Fiber Laser Based Nonlinear Spectroscopy
University of Kansas
Electrical Engineering & Computer Science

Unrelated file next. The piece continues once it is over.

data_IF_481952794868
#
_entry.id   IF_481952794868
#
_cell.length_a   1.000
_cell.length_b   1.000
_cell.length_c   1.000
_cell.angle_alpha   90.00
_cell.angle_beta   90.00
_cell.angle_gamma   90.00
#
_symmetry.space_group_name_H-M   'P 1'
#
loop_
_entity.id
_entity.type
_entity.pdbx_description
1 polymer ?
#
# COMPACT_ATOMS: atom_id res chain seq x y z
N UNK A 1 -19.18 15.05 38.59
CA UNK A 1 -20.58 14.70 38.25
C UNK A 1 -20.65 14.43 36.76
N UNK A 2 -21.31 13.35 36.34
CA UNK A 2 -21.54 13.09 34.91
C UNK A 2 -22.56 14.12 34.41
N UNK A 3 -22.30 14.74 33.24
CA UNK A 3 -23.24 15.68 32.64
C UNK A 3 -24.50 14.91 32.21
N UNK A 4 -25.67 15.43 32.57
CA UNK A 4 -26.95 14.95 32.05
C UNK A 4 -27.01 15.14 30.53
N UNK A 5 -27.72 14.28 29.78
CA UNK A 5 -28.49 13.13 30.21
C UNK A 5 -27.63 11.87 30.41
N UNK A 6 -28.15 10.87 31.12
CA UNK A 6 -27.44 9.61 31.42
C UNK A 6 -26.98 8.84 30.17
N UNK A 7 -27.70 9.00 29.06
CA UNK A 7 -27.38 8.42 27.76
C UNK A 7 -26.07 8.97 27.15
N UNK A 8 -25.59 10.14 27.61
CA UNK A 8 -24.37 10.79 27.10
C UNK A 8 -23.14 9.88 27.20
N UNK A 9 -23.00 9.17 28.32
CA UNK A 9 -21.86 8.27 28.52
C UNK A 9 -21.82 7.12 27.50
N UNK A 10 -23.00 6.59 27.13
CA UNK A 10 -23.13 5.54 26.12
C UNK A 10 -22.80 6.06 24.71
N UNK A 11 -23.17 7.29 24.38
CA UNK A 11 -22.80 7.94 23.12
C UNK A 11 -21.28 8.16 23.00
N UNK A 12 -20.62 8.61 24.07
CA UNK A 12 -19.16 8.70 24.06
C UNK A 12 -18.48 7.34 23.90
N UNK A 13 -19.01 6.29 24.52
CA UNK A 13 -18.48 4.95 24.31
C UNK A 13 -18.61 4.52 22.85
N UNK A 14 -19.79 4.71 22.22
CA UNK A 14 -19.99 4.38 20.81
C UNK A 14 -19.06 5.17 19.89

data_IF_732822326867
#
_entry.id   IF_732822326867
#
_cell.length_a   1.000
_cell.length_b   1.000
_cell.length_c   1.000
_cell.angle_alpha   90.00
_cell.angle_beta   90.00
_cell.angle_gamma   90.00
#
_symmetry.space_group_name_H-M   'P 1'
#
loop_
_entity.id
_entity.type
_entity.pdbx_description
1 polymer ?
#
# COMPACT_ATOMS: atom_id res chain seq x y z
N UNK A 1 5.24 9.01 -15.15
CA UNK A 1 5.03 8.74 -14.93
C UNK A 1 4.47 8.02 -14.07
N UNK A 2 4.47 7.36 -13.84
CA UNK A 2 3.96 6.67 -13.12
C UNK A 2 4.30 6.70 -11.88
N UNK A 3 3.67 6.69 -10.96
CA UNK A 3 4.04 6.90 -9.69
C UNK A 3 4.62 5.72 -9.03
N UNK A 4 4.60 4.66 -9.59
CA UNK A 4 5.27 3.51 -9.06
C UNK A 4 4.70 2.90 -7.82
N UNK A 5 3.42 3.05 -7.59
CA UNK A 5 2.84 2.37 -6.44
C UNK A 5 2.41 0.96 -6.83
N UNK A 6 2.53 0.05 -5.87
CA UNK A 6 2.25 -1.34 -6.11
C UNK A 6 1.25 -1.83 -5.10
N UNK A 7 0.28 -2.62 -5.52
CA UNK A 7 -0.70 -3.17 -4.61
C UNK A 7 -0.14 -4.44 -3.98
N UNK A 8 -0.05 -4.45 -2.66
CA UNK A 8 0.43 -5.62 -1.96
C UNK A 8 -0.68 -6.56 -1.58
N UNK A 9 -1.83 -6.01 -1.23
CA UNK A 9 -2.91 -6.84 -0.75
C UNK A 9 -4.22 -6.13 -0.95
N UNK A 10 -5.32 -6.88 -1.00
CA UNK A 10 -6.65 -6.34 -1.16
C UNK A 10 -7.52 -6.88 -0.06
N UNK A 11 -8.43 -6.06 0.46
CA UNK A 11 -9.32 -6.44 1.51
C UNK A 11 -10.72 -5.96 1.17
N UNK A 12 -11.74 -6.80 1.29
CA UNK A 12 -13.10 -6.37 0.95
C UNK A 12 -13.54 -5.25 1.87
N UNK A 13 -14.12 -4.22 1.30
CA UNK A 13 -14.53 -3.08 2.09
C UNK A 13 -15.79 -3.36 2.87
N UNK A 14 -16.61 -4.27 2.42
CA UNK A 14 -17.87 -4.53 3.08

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To date, nonlinear spectroscopy has been considered an expensive technique and confined mostly to experimental laboratory settings. Over recent years, optical-fiber lasers that are highly reliable, simple to operate and relatively inexpensive have become commercially available, removing one of the major obstacles to widespread utilization of nonlinear optical measurement in biochemistry. However, fiber lasers generally offer relatively low output power compared to lasers traditionally used for nonlinear spectroscopy, and much more careful design is necessary to meet the excitation power thresholds for nonlinear signal generation. On the other hand, reducing the excitation intensity provides a much more suitable level of user-safety, minimizes damage to biological samples and reduces interference with intrinsic chemical processes. Compared to traditional spectroscopy systems, the complexity of nonlinear spectroscopy and imaging instruments must be drastically reduced for them to become practical. A nonlinear spectroscopy tool based on a single fiber laser, with electrically controlled wavelength-tuning and spectral resolution enhanced by a pulse shaping technique, will efficiently produce optical excitation that allows quantitative measurement of important nonlinear optical properties of materials. The work represented here encompasses the theory and design of a nonlinear spectroscopy and imaging system of the simplest architecture possible, while solving the difficult underlying design challenges. With this goal, the following report introduces the theories of nonlinear optical propagation relevant to the design of a wavelength tunable system for nonlinear spectroscopy applications, specifically Coherent Anti-Stokes Spectroscopy (CARS) and Förster Resonance Energy Transfer (FRET). It includes a detailed study of nonlinear propagation of optical solitons using various analysis techniques. A solution of the generalized nonlinear Schrödinger equation using the split-step Fourier method is demonstrated and investigation of optical soliton propagation in fibers is carried out. Other numerical methods, such as the finite difference time domain approach and spectral-split step Fourier methods are also described and compared. Numerical results are contrasted with various measurements of wavelength shifted solitons. Both CARS and FRET test-bed designs and experiments are presented, representing two valuable biochemical measurement applications. Two-photon excitation experiments with a simplified calibration process for quantitative FRET measurement were conducted on calmodulin proteins modified with fluorescent dyes, as well as modified enhanced green fluorescent protein. The resulting new FRET efficiency measurements showed agreement with those of alternative techniques which are slower and can involve destruction of the sample. In the second major application of the nonlinear spectroscopy system, CARS measurement with enhanced spectral resolution was conducted on cyclohexane as well as on samples of mouse brain tissue containing lipids with Raman resonances. The measurements of cyclohexane verified the ability of the system to precisely determine its Raman resonances, thus providing a benchmark within a similar spectral range for biological materials which have weaker Raman signal responses. The improvement of spectral resolution (resonance frequency selectivity), was also demonstrated by measuring the closely-spaced resonances of cyclohexane. Finally, CARS measurements were also made on samples of mouse brain tissue which has a lipids-based Raman signature. The CARS spectrum of the lipid resonances matched well with other cited studies. The imaging of mouse brain tissue with Raman resonance contrast was also partially achieved, but it was hindered by low signal to noise ratio and limitations of the control hardware that led to some dropout of the CARS signal due to power coupling fluctuations. Nevertheless, these difficulties can be straightforwardly addressed by refinement of the wavelength tuning electronics. In conclusion, it is hoped that these efforts will lead to greater accessibility and use of CARS, FRET and other nonlinear spectral measurement instruments, in line with the promising advances in optics and laser technology.
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